Expand AllCollapse All

  1. The in-situ calibration is helpful for quality assurance/quality control. The multiplier determined from the in-situ calibration should be within ±10% of the factory-determined calibration. If it is not, the plate may be damaged, not wired correctly to the data logger, or not making full contact with the soil.

  2. The example CRBasic program runs in either SequentialMode or PipeLineMode. To force the CRBasic program to run in PipeLineMode, add the instruction PipeLineMode to the beginning of the program.

  3. No. The HFP01SC-L must be in full contact with the media. Railroad ballast is too coarse.

  4. Rather than using a running average to find the millivolt output during a calibration, use a single sample with 50 or 60 Hz integration. See Example 1 in the 2014 or later version of the HFP01SC-L manual.

  5. A calibration shift occurs if the HFP01SC-L is not making full contact with the soil during the calibration cycle. The following could cause the plate to lose contact with the soil: a soil freeze/thaw cycle, soil swelling/contracting because of extreme drying/wetting cycles, or rodents burrowing past the plate.

  6. Add the appropriate code to the data logger program using a program example from the HFP01SC-L manual. Alternatively, contact Campbell Scientific for assistance.

  7. This depends on the information contained in the calibration sheet:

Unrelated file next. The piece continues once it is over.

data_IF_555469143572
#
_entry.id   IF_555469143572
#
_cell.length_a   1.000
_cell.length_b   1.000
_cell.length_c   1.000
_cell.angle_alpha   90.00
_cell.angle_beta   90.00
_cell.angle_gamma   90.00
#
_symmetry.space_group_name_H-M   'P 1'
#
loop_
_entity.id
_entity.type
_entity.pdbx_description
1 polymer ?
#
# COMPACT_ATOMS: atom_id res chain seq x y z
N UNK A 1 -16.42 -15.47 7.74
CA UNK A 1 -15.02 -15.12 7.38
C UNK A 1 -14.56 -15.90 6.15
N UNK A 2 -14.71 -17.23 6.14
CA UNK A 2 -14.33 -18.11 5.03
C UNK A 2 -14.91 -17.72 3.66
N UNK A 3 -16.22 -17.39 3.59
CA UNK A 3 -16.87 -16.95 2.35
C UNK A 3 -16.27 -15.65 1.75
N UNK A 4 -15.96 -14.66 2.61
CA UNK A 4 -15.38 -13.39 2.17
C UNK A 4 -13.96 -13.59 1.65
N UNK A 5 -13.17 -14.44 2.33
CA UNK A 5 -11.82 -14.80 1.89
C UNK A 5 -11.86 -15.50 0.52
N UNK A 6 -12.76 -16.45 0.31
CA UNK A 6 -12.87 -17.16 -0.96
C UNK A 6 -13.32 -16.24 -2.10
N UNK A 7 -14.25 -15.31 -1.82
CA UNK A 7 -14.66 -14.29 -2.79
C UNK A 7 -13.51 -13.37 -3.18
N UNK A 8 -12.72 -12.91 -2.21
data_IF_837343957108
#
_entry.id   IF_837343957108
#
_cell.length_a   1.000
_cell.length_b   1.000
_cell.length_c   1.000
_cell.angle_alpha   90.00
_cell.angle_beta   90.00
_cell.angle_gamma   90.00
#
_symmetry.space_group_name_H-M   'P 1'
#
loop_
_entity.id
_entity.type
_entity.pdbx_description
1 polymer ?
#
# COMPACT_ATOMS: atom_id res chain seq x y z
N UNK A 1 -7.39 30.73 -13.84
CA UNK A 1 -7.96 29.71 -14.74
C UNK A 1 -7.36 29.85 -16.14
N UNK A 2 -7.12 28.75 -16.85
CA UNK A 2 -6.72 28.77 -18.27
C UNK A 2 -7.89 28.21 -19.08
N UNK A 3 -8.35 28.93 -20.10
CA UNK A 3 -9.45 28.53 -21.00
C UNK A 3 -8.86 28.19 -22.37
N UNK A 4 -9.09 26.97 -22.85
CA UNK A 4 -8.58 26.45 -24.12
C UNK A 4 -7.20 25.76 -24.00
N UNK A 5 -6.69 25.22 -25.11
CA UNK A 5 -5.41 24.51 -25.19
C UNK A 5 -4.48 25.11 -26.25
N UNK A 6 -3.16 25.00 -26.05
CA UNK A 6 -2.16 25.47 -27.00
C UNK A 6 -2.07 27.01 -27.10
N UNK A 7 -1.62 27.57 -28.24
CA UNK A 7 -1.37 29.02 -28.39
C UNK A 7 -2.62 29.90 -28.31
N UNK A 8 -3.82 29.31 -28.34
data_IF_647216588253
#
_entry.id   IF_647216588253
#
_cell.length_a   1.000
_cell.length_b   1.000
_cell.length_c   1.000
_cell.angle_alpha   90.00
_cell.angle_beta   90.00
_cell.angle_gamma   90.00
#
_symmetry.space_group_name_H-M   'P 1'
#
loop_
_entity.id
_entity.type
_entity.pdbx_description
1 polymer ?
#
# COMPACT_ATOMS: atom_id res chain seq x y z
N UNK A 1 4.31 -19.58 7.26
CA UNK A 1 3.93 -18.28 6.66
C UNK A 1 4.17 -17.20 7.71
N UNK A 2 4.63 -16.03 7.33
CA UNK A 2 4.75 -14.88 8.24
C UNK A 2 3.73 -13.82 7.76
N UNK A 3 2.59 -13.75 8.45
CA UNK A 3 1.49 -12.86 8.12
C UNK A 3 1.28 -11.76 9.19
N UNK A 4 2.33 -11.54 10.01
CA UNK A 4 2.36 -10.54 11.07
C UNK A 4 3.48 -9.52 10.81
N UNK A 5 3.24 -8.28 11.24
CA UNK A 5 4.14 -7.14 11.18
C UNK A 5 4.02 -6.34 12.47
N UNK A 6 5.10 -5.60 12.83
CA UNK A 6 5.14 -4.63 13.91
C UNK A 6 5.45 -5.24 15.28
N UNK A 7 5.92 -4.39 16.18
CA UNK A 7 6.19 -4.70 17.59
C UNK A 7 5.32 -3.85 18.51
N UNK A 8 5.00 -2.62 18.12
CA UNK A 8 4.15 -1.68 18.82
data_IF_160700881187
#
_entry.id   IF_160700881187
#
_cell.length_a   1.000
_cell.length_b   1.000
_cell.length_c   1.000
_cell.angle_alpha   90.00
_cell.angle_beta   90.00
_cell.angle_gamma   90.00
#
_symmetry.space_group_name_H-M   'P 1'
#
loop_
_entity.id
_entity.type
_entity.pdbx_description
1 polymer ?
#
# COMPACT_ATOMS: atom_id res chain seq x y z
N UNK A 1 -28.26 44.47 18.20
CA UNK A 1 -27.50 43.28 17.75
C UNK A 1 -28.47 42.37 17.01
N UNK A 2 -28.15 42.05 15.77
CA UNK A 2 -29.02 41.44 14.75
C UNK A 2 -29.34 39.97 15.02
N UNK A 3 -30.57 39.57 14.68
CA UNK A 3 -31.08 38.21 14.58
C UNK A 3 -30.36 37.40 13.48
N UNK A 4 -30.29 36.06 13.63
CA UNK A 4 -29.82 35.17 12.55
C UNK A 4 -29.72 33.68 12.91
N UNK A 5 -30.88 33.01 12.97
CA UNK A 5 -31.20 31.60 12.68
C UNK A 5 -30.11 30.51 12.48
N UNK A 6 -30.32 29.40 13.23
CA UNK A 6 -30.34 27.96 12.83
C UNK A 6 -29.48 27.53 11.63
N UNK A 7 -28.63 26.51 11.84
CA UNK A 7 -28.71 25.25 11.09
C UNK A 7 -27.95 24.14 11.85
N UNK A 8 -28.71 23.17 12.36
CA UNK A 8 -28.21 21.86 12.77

• If the calibration sheet contains coefficient information, Campbell Scientific keeps a copy, and a replacement copy can be requested.
    • If the calibration sheet does not contain coefficients, Campbell Scientific does not keep a copy. It may be possible to contact the original manufacturer for a replacement copy.
  8. The information included on a calibration sheet differs with each sensor. For some sensors, the sheet contains coefficients necessary to program a data logger. For other sensors, the calibration sheet is a pass/fail report.

  9. Because of the loss of IR radiation, nearly all thermopile instruments typically have a negative offset. This offset is most easily visible at night-time, when a small negative value is read instead of zero. This same offset is present during the daytime, but it is not as visible because of the large solar signal.

    Another common issue involves leveling an instrument. Leveling a thermopile instrument can cause errors in the direct beam component because the cosine response is not correct. These errors are more notable when the sun is close to the horizon because the angle is so shallow.

Case Studies

United Kingdom: Pioneering Research in Carbon Sequestration
Overview In the fight against climate change, innovative solutions are emerging to address the global challenge......read more
China: Flux Cooperation
This case study discusses the integration of CPEC310 and AP200 systems to explore the theories......read more
Alaska: Eddy Covariance
Scientists and land-use managers have long recognized the importance of forest lands for their role......read more
Texas: College Weather Station
The Austin College Weather Station (ACWX) is located on Austin College's Sneed Environmental Research Area,......read more

Privacy Policy Update

We've updated our privacy policy.  Learn More